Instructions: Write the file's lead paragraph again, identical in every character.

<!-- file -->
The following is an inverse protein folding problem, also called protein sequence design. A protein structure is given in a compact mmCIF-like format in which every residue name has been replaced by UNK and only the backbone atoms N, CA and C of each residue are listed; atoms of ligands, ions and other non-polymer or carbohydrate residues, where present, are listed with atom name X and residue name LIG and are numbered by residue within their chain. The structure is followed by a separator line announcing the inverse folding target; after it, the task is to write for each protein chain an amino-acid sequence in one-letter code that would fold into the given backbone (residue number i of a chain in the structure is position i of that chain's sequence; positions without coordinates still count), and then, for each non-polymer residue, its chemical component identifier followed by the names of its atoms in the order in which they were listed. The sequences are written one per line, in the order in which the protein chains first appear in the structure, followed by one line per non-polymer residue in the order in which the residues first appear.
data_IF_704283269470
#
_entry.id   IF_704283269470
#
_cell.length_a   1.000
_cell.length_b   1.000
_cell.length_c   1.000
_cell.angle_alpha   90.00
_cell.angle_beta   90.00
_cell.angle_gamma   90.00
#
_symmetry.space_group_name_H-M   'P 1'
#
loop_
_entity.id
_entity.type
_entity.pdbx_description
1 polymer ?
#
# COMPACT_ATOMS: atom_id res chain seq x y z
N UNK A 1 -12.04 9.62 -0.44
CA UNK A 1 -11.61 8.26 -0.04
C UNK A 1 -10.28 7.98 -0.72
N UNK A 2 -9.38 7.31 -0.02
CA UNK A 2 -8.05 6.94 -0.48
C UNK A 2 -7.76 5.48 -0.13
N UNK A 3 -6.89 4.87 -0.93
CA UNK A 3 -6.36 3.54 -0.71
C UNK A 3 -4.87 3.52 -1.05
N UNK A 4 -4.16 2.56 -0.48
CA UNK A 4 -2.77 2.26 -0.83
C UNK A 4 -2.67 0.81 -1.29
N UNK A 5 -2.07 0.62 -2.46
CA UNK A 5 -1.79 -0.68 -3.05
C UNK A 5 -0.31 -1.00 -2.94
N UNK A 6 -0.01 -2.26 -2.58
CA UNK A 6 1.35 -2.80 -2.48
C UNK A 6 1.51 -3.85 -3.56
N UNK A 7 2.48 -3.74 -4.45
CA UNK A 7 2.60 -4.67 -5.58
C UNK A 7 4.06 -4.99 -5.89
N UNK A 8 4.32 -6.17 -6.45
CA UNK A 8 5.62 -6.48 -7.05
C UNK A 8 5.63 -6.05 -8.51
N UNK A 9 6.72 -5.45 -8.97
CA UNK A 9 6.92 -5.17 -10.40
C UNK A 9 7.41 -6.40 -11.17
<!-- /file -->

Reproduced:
The following is an inverse protein folding problem, also called protein sequence design. A protein structure is given in a compact mmCIF-like format in which every residue name has been replaced by UNK and only the backbone atoms N, CA and C of each residue are listed; atoms of ligands, ions and other non-polymer or carbohydrate residues, where present, are listed with atom name X and residue name LIG and are numbered by residue within their chain. The structure is followed by a separator line announcing the inverse folding target; after it, the task is to write for each protein chain an amino-acid sequence in one-letter code that would fold into the given backbone (residue number i of a chain in the structure is position i of that chain's sequence; positions without coordinates still count), and then, for each non-polymer residue, its chemical component identifier followed by the names of its atoms in the order in which they were listed. The sequences are written one per line, in the order in which the protein chains first appear in the structure, followed by one line per non-polymer residue in the order in which the residues first appear.